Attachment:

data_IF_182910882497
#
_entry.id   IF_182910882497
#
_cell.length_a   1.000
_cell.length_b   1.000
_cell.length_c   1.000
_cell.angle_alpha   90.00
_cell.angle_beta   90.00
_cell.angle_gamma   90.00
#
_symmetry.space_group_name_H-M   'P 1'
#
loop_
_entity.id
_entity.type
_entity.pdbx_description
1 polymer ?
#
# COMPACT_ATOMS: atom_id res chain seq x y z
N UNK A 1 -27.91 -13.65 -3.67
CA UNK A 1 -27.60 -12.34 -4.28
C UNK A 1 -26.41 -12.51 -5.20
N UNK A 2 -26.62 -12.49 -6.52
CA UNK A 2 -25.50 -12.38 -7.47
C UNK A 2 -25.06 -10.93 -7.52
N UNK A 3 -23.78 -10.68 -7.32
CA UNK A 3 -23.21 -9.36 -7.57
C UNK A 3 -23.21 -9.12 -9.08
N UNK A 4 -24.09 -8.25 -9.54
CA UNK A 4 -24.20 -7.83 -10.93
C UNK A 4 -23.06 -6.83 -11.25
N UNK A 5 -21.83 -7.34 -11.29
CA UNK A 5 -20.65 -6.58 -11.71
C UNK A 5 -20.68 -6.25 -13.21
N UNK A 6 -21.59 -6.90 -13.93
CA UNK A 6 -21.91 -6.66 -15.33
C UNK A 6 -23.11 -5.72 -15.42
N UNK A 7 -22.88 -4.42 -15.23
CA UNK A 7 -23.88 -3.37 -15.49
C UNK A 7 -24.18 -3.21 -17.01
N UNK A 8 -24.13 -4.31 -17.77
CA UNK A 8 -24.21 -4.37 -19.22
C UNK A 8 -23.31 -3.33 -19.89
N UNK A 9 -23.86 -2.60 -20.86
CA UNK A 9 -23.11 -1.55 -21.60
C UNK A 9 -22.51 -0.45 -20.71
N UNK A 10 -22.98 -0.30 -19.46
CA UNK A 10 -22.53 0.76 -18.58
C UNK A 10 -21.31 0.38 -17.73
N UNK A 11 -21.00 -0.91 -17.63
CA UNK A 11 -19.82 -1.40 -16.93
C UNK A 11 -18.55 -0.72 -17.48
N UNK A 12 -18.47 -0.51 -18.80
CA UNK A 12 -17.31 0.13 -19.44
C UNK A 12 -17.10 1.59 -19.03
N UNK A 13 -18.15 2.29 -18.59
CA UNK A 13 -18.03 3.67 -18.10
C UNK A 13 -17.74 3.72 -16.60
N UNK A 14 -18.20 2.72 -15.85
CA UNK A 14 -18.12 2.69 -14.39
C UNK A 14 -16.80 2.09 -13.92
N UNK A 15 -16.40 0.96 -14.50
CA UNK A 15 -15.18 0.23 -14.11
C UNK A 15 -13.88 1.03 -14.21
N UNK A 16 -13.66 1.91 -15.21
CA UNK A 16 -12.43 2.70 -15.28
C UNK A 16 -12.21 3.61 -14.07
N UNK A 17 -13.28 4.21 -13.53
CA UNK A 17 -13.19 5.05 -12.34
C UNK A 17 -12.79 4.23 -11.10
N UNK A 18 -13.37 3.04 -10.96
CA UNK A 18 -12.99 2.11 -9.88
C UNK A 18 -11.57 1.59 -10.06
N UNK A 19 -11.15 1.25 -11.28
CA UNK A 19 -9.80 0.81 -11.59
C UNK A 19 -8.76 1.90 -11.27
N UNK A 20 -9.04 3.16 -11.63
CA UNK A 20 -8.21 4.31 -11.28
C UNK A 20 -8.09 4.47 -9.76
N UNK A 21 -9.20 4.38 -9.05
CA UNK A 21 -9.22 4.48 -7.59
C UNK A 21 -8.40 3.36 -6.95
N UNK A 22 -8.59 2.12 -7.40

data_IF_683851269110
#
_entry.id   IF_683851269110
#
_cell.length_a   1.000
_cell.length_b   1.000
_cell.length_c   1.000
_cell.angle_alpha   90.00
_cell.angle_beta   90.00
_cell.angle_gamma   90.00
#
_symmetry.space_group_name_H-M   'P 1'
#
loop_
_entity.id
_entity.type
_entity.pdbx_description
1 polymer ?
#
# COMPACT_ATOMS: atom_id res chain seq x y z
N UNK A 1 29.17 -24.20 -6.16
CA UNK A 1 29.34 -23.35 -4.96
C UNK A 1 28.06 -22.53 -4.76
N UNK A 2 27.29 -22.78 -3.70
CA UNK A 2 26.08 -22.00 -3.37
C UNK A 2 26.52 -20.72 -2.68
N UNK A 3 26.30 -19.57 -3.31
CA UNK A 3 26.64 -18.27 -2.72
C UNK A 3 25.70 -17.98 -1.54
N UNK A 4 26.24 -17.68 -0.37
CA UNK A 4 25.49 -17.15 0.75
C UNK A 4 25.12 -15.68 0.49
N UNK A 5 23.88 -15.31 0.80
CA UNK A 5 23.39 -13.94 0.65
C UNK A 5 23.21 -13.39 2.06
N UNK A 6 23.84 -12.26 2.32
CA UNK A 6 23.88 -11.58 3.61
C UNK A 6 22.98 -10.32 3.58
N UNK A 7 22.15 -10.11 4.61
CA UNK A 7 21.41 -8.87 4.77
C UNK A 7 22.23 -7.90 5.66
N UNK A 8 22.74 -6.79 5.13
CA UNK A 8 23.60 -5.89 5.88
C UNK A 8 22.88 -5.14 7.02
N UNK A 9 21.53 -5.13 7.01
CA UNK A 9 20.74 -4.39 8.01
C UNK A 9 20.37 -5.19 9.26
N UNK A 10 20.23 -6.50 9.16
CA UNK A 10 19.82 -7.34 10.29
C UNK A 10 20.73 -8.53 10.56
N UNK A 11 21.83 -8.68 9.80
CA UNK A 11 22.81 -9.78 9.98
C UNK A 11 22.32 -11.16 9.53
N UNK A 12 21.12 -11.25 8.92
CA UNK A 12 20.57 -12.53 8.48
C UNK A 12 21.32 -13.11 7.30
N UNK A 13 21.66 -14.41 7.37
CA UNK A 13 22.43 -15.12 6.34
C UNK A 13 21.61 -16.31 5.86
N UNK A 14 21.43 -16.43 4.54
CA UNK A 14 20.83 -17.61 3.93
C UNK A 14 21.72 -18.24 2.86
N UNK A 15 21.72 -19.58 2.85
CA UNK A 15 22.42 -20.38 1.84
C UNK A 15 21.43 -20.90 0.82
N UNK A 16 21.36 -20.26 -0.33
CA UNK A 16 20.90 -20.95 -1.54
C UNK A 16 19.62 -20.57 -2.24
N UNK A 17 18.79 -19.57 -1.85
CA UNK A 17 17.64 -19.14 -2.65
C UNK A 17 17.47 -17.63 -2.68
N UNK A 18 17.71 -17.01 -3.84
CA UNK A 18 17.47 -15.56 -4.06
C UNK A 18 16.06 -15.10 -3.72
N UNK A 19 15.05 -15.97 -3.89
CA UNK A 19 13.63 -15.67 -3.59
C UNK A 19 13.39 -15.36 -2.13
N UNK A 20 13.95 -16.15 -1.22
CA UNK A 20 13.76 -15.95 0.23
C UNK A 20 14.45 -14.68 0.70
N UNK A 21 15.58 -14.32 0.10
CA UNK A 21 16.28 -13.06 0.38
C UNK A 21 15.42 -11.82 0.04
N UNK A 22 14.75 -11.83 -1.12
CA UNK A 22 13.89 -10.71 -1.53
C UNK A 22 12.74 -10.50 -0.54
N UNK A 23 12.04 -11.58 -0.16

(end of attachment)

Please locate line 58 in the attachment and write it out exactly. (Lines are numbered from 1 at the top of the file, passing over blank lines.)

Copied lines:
CA UNK A 13 -18.03 3.67 -18.10